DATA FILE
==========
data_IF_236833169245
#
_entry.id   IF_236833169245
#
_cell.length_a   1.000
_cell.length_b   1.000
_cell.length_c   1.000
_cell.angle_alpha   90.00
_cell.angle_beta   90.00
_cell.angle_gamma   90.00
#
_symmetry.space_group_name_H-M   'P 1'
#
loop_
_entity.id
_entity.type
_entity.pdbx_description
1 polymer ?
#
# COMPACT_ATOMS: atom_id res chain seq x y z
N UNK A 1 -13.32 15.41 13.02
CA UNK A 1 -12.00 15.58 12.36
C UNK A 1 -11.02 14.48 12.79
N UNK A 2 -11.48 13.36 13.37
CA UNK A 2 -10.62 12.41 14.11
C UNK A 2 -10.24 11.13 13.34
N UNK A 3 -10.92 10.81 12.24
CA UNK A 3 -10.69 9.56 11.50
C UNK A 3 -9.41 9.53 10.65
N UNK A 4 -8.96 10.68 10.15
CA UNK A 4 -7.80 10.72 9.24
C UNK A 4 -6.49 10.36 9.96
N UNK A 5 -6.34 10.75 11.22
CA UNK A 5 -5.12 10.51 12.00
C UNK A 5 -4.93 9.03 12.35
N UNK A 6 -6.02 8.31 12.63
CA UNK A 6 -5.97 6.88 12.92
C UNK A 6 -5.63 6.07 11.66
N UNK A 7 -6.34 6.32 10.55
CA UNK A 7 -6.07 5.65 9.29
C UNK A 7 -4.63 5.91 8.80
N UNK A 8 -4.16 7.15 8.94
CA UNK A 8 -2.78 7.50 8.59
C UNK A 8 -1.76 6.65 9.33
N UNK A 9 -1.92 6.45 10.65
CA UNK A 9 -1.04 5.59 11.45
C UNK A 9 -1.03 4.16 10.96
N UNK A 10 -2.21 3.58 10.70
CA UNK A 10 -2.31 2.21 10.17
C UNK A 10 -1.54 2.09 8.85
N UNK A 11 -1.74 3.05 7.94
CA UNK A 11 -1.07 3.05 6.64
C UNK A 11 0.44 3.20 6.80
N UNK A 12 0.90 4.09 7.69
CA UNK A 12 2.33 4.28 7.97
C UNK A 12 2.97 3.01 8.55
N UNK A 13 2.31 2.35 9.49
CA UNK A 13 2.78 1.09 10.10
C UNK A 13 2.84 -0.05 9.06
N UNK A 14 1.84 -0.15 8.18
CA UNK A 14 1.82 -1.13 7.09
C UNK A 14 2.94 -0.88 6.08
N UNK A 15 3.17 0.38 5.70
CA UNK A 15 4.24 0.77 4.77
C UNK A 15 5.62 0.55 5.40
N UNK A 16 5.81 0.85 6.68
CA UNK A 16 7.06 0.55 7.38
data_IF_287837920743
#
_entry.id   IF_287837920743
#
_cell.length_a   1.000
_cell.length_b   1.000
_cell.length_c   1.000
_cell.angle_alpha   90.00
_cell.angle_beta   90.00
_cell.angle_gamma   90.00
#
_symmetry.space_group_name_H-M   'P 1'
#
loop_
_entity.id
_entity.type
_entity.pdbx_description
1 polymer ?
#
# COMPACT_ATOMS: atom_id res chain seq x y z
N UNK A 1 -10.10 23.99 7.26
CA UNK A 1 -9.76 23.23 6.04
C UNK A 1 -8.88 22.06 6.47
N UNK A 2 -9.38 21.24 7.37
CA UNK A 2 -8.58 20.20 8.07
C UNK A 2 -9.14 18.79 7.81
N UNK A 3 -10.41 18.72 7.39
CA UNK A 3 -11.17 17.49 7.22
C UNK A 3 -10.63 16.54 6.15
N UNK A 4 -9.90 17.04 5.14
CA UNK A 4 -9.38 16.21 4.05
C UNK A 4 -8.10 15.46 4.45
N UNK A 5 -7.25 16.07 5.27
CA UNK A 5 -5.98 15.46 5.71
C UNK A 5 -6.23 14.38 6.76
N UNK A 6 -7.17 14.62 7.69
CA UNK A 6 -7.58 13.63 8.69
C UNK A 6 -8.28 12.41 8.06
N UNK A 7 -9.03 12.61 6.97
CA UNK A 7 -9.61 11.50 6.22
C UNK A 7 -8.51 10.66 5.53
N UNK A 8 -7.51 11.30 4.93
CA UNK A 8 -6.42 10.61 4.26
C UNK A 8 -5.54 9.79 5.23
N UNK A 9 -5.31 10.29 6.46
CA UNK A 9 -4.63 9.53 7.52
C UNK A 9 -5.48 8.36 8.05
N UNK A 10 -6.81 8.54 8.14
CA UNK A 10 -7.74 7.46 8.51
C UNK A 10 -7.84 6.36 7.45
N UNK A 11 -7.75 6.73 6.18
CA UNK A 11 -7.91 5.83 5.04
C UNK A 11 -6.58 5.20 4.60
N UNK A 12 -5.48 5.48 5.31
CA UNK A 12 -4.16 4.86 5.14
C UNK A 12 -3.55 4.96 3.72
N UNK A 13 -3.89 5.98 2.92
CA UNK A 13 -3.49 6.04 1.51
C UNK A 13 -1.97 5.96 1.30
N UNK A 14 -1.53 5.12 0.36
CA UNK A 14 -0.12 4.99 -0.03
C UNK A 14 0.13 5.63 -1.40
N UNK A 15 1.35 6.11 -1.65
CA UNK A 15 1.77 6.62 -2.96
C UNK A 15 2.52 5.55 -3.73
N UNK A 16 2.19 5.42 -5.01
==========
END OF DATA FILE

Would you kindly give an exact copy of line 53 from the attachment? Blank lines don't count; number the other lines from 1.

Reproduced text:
C UNK A 11 0.44 3.20 6.80